Josh Bersin is a world-known industry analyst and founder of Bersin by Deloitte, a leading provider of research-based membership programs in human resources, talent nd learning. Josh is a public speaker, and writer on the topics of corporate human resources, talent management, recruiting, leadership, technology, and the intersection between work and life.
In an interaction with People Matters, Josh shares insights on top tech trends in HR, adoption of next-gen technologies such as machine learning by businesses, and the way forward for HR.
You saw a massive shift from Automation to Productivity in 2018. How have things changed so far in 2019?
This trend is accelerating. Not only is productivity the theme, but simplicity. People are just too distracted and busy with their phones, emails, and messages – so we need HR tools that operate “in the flow of work.” Vendors have to rethink their solutions as “experiences” that integrate into Office 365, Teams, Slack and other tools – and operate flawlessly. We can’t send people to any more “destination apps” unless they are really fun, enjoyable, and valuable to use.
How do you see the current landscape of HR tech globally? And what lessons can CHRO and people manager learn from the current level of adoption of HR tech?
The HR Tech landscape is a little bit out of control. After 11 years of economic growth, VCs have funded many incredible startups causing a lot of “cognitive overload” among buyers. Even as an expert I have a hard time keeping up with all the tools. I’m not saying any of these systems aren’t great, but I know that CHROs are tired of getting emails and sales calls from vendors, and they want to buy tools that are proven and integrated into the ecosystem they already have. Companies that have digital teams can set up sandboxes and evaluation and architecture groups to help – but most companies don’t have time for this so I advise vendors to slow down and make sure you have sustainable solutions before you blast out all your sales and marketing and expect CHROs to listen.
Among the new-gen technologies (AI, ML, RPA, blockchain), which one are you most excited to use and why? Share examples of use cases.
Clearly ML and AI are way ahead of everything else because these technologies are now embedded into everything. We have AI-based assessment, selection, salary advice, learning, career management, and management. Leaders can now get AI-based tools to help them with coaching and it will go on and on. I expect us to come to work with “recommendations and nudges” every day, just like we get “recommended alerts” on news, stocks, and wellbeing tips.
Do you think HR will see a new level of data competency in 2019 with the rapid adoption of people analytics that help people managers make decisions about their workforce?
Yes. This has already happened. Our newest People Analytics Excellence course in the Josh Bersin Academy is under great demand (coming in Q4) and most HR leaders tell me they no longer want to hire HR people who don’t know some statistics and have data fluency. But not everyone is an analyst; people need to know how to interpret data, tell stories from data, and understand when the data is misleading. There is a lot to learn here – but as I wrote years ago –the “datafication” of HR has arrived.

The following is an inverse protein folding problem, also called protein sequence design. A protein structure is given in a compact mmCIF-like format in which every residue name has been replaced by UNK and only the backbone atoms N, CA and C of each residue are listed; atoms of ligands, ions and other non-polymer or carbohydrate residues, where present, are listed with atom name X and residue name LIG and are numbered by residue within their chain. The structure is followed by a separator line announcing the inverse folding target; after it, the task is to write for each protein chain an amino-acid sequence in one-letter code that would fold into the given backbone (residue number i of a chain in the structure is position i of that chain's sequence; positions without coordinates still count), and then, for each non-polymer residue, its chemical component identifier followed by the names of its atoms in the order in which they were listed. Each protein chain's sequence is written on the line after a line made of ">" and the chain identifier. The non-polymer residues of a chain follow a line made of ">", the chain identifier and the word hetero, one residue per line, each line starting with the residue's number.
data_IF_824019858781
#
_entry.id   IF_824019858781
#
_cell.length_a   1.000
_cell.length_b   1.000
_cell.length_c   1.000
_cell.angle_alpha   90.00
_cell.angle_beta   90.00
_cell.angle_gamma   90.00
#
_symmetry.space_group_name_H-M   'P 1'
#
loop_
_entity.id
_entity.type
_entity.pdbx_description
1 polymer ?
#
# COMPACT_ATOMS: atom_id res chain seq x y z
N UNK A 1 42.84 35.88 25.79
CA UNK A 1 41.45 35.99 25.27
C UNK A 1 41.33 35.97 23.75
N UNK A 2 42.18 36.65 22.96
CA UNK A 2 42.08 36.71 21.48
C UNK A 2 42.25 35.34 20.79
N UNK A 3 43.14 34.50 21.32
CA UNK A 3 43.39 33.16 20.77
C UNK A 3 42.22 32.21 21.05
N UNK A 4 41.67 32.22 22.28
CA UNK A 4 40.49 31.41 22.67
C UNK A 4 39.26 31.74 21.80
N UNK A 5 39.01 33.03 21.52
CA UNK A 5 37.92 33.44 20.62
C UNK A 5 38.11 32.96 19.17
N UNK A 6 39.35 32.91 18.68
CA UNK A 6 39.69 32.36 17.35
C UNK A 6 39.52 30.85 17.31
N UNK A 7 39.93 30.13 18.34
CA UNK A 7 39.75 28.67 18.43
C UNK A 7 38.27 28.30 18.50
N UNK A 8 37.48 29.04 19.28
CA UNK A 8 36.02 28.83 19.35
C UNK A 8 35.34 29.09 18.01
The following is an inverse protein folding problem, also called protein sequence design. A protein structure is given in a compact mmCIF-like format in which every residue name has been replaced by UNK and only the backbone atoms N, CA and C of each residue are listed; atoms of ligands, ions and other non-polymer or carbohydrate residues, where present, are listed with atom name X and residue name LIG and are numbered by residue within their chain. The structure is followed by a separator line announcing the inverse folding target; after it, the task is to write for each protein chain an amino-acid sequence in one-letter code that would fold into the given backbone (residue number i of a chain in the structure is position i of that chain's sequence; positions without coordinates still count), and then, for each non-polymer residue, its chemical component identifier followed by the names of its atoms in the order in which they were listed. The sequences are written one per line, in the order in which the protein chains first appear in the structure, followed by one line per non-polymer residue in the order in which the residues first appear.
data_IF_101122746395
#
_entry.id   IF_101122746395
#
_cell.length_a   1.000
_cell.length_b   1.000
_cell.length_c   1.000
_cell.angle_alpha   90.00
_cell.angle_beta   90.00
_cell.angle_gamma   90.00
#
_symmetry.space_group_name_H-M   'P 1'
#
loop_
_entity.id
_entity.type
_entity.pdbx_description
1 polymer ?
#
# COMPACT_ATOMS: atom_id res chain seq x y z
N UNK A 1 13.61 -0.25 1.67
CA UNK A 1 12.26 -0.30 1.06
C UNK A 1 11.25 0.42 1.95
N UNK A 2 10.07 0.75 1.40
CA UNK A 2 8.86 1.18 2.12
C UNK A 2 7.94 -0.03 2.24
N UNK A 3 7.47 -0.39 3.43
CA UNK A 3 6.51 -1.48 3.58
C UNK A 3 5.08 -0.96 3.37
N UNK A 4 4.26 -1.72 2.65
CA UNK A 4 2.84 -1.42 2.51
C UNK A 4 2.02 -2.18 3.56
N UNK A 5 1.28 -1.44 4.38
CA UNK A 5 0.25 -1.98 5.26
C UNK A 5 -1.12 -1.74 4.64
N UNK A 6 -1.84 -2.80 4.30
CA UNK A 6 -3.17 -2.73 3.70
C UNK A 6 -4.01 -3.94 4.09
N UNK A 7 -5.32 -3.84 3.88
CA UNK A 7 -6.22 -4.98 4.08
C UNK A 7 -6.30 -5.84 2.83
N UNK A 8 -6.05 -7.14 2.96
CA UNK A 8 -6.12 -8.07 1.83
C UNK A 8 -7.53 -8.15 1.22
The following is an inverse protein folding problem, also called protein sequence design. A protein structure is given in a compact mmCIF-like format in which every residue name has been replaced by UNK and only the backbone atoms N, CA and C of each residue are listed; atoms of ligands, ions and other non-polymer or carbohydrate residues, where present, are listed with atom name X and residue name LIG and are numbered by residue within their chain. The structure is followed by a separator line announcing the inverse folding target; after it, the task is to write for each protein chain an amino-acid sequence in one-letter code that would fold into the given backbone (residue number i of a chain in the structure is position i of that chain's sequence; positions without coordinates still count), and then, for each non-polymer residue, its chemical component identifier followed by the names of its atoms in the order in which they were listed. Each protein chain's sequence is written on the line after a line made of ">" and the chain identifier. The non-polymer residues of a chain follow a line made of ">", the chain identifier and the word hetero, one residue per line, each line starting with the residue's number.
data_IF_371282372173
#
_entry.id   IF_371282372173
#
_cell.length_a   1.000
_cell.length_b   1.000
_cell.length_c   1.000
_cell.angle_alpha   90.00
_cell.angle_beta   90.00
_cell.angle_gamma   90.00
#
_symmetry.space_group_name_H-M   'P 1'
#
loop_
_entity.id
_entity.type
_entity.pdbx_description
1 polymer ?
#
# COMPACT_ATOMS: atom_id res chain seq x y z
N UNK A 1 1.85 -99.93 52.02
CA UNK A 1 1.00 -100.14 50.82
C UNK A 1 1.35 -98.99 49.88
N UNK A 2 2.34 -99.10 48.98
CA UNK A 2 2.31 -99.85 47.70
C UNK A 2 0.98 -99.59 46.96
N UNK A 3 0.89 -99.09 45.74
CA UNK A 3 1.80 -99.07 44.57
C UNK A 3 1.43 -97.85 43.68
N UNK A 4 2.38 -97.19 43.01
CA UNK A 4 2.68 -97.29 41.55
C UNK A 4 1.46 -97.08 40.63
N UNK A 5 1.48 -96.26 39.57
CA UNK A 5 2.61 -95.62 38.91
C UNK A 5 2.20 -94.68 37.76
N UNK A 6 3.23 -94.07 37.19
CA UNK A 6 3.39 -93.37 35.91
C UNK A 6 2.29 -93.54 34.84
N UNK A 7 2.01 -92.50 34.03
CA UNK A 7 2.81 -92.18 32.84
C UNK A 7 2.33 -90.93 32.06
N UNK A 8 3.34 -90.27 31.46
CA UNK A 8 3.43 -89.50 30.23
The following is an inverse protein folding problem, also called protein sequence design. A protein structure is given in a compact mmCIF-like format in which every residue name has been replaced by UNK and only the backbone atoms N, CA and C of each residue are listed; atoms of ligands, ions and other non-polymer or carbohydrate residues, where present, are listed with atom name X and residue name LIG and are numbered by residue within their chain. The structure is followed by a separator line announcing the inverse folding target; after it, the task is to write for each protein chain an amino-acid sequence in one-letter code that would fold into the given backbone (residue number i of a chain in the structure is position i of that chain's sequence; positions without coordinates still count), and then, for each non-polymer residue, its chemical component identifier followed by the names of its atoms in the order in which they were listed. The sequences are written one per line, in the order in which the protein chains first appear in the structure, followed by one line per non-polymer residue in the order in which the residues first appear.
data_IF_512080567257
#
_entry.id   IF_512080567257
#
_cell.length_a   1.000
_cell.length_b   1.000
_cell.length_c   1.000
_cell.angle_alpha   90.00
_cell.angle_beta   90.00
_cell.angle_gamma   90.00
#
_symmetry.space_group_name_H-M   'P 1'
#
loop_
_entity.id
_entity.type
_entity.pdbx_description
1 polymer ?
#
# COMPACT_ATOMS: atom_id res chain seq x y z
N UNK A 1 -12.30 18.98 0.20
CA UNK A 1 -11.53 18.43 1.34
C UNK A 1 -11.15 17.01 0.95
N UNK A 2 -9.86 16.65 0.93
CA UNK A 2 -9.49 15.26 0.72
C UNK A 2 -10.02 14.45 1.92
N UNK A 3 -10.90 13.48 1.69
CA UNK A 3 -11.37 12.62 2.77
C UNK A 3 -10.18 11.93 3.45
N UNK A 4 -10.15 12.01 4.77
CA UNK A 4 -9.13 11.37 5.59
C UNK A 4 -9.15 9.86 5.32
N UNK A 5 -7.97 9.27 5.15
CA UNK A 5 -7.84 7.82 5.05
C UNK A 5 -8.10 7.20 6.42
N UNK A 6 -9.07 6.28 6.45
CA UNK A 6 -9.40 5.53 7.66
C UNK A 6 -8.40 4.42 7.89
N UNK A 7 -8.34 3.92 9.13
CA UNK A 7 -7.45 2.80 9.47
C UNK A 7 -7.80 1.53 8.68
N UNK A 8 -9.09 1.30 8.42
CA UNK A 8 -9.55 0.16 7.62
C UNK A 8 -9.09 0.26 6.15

What are exciting new innovations to look forward to in the context of HR and new-gen technologies?
I think chatbots, employee experience platforms, and integration with MS Teams are big. These are technologies that now exist and work today and they didn’t even exist two years ago. We all have to select the right tools in these areas. Employee self-service has become employee “listening and response” and platforms like employee engagement have become “action platforms” that deliver recommendations to managers. All these are new ideas going into production this year.
Employee experience seems to be one of the focus areas for HR today. How can HR leaders ensure a seamless employee experience and help them give their best in terms of productivity and efficiency?
This is the biggest topic in HR at the moment. I think it requires an employee experience leader and a cross-functional team that looks at the most unproductive problematic areas in your company. Right now it’s a consulting process but over time we’ll find better tools to instrument, design, and continuously improve employee experiences. Just as companies monitor customer experiences, we will do the same for employees.
Employee self-service has become employee “listening and response” and platforms like employee engagement have become “action platforms” that deliver recommendations to managers
How can technology help HR to understand the needs of employees in a gig economy?
This is a growing area with not enough tools. My latest research shows that only 12 percent of companies even know what gig workers they have and what they’re working on. Some of the core ERP vendors are building solutions here (many are building tools for internal marketplaces) but the vendor market is still lacking.
What are your top tips to HR leaders trying to build a business case for innovation and use of technology in the HR function?
I am very pragmatic here. I believe you have to build a solid system of record and then experiment and innovate in all these areas, with a plan to pilot different tools and throw some away if they don’t work. Just as marketeers have many tools to reach and communicate with consumers, we now need many tools to reach and communicate with employees. It’s not a time to sit back and wait – there are many ready solutions now. You just have to pilot and experiment to find the right ones for your particular company.